Video: Navy’s Mach 8 Railgun Obliterates Record

Posted: December 12, 2010 in Uncategorized

DAHLGREN, Virginia — There wasn’t much left of the 23-pound bullet, just a scalded piece of squat metal. That’s what happens when an enormous electromagnetic gun sends its ammo rocketing 5,500 feet in a single second.

The gun that fired the bullet is the Navy’s experimental railgun. The gun has no moving parts or propellants — just a king-sized burst of energy that sends a projectile flying. And today its parents at the Office of Naval Research sent 33 megajoules through it, setting a new world record and making it the most powerful railgun ever developed.

Reporters were invited to watch the test at the Dalghren Naval Surface Warfare Center. A tangle of two-inch thick coaxial cables hooked up to stacks of refrigerator-sized capacitors took five minutes to power juice into a gun the size of a schoolbus built in a warehouse. With a 1.5-million-ampere spark of light and a boom audible in a room 50 feet away, the bullet left the gun at a speed of Mach 8.

All that energy was “dump[ed] in 10 milliseconds,” says Charles Garrett, project manager at Dahlgren for the railgun.

But since there no explosion powering the projectile, why should the railgun have made any noise at all? Answer: the bullet went so fast it released a sonic boom.

Since 2005, the Navy has spent $211 million testing whether it can harness electromagnetic energy into a gun. The ultimate goal is to fire the gun at 64 megajoules, making it capable of sending a bullet 200 miles in six minutes. That’s 10 times farther than the Navy’s already-powerful guns can fire, keeping its ships far out of range of enemy anti-ship systems.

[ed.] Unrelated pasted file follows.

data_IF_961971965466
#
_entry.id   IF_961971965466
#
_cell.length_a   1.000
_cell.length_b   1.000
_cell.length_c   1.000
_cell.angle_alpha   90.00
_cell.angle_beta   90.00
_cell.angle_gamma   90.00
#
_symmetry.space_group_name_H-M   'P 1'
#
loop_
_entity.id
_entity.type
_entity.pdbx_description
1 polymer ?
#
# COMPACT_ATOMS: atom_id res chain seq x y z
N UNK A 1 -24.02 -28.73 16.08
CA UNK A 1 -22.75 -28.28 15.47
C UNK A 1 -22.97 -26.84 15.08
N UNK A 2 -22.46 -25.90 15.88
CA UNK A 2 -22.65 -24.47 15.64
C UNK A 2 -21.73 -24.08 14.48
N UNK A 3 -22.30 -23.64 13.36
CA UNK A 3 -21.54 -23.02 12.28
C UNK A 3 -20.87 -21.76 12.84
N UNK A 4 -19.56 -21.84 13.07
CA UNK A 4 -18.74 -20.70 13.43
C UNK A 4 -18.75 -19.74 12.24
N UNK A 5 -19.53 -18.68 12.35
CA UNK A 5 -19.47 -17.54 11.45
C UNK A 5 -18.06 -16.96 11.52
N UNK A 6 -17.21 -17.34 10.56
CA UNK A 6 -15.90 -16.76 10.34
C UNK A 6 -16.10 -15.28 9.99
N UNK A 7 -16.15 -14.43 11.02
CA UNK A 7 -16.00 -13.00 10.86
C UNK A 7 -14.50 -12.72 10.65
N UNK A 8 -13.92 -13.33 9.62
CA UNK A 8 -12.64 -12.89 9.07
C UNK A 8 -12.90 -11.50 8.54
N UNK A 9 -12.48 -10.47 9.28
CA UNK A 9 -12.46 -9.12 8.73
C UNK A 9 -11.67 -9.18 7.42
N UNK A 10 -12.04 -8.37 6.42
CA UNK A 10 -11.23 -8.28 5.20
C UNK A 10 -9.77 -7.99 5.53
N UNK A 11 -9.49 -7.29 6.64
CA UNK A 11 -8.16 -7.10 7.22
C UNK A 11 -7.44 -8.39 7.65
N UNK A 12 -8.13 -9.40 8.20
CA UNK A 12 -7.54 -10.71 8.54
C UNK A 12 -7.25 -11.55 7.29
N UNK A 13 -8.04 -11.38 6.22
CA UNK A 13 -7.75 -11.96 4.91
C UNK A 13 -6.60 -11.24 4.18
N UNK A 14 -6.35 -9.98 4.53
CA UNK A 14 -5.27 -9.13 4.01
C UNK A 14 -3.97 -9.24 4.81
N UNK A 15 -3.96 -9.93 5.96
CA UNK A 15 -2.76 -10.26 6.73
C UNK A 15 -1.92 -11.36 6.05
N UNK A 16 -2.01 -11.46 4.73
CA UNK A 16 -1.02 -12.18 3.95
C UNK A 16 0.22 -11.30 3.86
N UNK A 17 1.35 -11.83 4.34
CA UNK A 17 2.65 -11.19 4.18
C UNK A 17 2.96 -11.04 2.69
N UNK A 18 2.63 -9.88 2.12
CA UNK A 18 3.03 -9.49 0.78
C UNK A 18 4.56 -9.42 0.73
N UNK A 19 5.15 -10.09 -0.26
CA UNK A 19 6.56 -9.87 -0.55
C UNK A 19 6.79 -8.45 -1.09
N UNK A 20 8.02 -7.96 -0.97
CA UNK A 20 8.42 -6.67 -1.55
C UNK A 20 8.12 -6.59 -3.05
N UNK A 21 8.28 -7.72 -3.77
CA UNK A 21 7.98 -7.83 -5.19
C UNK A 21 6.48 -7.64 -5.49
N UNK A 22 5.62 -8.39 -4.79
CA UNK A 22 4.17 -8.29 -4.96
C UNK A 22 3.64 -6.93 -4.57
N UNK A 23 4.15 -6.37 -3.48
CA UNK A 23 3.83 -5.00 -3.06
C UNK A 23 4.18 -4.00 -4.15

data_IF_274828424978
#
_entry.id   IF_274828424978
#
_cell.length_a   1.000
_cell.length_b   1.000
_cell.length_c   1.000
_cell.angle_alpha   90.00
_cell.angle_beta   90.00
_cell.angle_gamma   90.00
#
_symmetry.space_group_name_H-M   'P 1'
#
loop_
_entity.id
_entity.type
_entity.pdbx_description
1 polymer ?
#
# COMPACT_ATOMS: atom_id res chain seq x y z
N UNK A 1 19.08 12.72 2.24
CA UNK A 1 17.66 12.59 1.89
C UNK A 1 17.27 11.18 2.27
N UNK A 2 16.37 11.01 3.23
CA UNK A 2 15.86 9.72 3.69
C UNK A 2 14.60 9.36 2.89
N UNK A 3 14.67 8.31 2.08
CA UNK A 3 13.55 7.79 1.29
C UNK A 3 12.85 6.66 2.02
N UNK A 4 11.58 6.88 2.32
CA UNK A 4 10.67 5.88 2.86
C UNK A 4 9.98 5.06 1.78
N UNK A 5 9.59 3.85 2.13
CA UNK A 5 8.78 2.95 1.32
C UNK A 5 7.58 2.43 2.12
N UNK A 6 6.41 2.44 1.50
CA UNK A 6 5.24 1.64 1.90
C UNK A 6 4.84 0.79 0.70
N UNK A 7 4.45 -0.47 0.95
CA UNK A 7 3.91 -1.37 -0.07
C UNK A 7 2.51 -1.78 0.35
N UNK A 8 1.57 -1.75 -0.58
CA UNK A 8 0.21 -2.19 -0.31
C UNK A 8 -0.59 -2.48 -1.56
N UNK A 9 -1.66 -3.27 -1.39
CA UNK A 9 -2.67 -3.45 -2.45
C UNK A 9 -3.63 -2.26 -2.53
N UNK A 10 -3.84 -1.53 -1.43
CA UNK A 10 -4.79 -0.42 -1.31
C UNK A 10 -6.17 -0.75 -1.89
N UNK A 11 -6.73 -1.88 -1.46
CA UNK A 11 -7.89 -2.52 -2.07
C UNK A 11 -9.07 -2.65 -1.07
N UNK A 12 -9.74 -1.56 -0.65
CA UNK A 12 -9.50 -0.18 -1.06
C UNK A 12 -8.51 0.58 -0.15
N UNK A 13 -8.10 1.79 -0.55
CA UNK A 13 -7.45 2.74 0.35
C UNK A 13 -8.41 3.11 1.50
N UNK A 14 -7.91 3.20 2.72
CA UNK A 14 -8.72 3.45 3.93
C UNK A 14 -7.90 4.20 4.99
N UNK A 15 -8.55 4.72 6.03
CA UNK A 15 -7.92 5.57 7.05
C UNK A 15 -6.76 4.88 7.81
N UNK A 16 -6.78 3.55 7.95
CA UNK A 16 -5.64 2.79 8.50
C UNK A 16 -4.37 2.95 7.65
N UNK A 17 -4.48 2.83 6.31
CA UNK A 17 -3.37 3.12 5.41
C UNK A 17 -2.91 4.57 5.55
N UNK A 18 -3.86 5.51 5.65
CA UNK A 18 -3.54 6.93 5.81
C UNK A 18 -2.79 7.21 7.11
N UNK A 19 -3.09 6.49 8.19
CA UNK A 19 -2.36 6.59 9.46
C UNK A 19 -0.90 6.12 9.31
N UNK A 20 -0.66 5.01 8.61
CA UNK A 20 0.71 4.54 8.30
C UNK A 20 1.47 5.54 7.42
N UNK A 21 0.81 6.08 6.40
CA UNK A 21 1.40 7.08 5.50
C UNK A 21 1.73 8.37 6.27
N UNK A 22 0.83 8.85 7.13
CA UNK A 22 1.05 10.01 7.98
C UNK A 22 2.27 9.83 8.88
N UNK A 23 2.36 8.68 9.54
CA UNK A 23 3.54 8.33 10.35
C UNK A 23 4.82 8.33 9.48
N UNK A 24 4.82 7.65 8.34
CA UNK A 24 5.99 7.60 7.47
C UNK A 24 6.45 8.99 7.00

The Navy wants to put the railgun on a ship and power it through the ship’s batteries, something that’ll take years to develop. And since the gun’s power can be adjusted — it depends only on the batteries and the capacitors on board a ship, railgun scientists explained — it could theoretically be used to stop cruise missiles or even ballistic missiles.

That’s still a long way off. The Office of Science and Technology will keep running tests until 2017, largely for “thermal management,” says program manager Roger Ellis, basically to ensure that the materials used for the gun don’t get as fried as the bullet under the intense power generated. The Navy guesstimates that it’ll be ready for shipboard defense between 2020 and 2025.

Oh, and the last record holder for most powerful railgun? The same gun when it fired off a shot using 10.64 megajoules two years ago.

See Also:


Leave a Reply

Fill in your details below or click an icon to log in: Logo

You are commenting using your account. Log Out /  Change )

Google+ photo

You are commenting using your Google+ account. Log Out /  Change )

Twitter picture

You are commenting using your Twitter account. Log Out /  Change )

Facebook photo

You are commenting using your Facebook account. Log Out /  Change )


Connecting to %s